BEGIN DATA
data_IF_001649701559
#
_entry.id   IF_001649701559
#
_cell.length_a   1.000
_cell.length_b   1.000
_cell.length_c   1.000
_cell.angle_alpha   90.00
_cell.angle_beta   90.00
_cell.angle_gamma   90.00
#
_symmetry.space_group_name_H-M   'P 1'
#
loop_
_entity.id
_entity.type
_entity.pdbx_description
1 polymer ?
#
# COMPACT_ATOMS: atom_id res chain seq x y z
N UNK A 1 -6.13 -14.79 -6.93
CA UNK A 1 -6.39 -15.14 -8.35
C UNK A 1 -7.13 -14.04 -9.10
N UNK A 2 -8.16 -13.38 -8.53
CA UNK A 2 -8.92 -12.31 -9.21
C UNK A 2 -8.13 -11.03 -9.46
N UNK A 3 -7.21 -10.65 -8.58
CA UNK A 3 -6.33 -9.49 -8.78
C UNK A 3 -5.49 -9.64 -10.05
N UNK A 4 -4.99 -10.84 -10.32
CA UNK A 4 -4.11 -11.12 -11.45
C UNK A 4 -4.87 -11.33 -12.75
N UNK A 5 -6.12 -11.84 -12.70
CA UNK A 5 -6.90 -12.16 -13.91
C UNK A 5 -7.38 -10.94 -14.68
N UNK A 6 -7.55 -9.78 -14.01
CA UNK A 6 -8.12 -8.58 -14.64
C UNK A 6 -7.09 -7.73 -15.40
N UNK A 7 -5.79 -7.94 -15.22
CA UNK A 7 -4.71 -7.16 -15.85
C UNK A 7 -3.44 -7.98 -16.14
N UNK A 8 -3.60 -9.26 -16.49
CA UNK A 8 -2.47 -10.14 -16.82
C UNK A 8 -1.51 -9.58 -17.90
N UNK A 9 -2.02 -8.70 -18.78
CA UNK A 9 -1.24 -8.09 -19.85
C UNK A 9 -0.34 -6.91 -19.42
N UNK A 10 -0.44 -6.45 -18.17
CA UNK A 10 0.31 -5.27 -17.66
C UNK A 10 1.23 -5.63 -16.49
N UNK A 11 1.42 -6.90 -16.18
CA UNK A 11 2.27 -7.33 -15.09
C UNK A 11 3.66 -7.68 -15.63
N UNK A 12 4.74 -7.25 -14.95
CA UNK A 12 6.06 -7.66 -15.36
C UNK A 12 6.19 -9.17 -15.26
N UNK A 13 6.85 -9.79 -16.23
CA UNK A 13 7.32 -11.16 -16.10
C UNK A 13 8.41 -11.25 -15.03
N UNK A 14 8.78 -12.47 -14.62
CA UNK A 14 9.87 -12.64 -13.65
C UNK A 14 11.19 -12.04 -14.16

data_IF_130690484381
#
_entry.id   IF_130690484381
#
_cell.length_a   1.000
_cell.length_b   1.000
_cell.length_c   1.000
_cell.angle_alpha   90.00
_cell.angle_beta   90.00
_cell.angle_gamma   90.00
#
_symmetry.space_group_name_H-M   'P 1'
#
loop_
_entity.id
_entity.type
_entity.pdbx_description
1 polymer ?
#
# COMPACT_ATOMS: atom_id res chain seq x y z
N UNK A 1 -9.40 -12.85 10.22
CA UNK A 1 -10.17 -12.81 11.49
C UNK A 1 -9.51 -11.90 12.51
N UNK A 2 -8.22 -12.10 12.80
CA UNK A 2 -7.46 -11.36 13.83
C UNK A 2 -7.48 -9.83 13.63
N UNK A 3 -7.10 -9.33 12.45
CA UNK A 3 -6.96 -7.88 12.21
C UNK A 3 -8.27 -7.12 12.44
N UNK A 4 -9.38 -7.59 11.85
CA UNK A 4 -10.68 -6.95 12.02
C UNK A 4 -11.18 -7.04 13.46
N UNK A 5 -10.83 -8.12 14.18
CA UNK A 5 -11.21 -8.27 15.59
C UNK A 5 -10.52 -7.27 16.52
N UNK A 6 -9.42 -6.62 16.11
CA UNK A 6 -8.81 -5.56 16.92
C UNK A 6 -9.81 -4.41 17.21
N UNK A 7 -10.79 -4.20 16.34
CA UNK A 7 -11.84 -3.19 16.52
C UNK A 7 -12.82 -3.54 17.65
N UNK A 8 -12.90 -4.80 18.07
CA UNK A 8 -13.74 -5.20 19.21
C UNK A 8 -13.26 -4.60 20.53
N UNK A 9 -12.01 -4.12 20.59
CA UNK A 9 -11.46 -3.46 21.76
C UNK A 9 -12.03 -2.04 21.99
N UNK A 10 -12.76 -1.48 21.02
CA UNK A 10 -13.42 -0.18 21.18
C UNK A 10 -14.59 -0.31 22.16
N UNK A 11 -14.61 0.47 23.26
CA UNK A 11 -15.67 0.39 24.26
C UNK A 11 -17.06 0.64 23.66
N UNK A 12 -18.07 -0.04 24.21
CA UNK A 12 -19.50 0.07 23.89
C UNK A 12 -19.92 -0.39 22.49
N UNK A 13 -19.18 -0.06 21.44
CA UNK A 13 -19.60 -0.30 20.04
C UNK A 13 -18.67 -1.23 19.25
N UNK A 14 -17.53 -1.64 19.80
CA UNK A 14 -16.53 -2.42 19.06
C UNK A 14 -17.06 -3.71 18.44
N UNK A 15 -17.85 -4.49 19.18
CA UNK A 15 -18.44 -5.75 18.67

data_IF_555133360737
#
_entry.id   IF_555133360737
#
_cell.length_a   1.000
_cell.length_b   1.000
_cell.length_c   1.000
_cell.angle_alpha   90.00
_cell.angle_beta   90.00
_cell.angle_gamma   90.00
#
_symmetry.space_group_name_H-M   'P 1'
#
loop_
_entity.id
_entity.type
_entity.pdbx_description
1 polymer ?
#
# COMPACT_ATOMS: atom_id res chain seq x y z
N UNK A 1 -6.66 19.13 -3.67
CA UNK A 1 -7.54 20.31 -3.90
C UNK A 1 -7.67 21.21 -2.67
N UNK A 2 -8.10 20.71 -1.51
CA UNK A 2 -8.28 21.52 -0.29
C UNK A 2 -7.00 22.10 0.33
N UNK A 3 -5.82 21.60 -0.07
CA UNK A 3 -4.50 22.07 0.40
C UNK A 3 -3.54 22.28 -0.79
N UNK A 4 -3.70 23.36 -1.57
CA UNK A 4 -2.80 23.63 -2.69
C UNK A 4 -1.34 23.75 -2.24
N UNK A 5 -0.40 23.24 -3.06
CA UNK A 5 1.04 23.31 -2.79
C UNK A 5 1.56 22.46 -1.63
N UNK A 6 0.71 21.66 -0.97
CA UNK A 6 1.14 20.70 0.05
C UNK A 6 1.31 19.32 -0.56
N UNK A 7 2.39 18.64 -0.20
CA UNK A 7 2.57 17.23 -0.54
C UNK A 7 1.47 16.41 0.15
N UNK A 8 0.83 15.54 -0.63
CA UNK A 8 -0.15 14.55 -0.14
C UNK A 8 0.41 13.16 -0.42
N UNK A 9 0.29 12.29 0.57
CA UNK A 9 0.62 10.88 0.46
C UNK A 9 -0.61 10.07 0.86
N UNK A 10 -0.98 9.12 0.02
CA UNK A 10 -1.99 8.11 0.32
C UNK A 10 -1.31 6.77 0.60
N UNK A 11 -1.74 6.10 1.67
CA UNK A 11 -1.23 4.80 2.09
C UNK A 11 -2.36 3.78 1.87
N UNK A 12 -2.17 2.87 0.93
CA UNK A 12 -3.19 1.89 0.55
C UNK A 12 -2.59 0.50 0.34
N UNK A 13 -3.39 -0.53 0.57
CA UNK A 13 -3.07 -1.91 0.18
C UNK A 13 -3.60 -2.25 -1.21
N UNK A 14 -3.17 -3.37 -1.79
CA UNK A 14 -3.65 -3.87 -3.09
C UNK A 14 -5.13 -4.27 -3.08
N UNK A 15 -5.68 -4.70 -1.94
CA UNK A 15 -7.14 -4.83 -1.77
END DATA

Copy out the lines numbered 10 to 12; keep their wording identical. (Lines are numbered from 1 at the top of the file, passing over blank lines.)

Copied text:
_cell.angle_gamma   90.00
#
_symmetry.space_group_name_H-M   'P 1'